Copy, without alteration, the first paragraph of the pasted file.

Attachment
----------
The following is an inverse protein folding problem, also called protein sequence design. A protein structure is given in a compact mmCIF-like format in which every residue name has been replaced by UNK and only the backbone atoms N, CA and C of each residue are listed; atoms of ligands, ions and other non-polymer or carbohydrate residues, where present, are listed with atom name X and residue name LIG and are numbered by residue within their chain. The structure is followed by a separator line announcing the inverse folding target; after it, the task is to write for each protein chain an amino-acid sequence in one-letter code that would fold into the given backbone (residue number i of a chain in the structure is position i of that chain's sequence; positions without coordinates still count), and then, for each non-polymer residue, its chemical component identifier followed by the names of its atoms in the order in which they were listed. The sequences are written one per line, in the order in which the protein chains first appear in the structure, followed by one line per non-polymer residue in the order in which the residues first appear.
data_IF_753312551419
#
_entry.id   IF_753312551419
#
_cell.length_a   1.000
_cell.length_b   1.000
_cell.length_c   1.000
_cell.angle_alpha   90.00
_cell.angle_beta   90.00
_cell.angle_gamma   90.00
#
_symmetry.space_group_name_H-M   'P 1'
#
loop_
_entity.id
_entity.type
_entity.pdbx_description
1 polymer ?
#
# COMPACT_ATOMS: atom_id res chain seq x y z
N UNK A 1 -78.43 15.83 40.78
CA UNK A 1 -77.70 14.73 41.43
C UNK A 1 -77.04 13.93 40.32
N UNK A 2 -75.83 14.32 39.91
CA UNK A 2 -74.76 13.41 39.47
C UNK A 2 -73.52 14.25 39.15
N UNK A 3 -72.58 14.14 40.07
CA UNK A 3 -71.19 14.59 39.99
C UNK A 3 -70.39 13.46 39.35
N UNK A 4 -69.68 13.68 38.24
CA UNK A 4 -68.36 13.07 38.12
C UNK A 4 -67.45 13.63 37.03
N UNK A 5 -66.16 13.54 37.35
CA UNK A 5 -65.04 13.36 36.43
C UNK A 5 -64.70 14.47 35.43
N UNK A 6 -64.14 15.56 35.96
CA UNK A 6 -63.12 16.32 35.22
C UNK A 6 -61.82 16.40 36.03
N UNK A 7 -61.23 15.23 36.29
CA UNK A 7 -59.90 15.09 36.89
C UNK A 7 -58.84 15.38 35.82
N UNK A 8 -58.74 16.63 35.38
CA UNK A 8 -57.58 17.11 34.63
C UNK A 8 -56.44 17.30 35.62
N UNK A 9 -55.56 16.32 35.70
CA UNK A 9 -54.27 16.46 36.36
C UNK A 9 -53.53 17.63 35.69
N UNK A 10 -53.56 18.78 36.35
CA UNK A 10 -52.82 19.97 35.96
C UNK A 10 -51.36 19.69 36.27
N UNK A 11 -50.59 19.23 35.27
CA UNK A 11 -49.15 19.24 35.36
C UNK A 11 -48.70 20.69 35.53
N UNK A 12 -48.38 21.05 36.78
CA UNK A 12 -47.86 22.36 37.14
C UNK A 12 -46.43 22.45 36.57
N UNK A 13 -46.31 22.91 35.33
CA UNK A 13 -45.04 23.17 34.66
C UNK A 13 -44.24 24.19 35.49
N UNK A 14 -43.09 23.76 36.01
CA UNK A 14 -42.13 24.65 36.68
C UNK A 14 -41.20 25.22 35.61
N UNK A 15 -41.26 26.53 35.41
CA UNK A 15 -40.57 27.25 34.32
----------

The following is an inverse protein folding problem, also called protein sequence design. A protein structure is given in a compact mmCIF-like format in which every residue name has been replaced by UNK and only the backbone atoms N, CA and C of each residue are listed; atoms of ligands, ions and other non-polymer or carbohydrate residues, where present, are listed with atom name X and residue name LIG and are numbered by residue within their chain. The structure is followed by a separator line announcing the inverse folding target; after it, the task is to write for each protein chain an amino-acid sequence in one-letter code that would fold into the given backbone (residue number i of a chain in the structure is position i of that chain's sequence; positions without coordinates still count), and then, for each non-polymer residue, its chemical component identifier followed by the names of its atoms in the order in which they were listed. The sequences are written one per line, in the order in which the protein chains first appear in the structure, followed by one line per non-polymer residue in the order in which the residues first appear.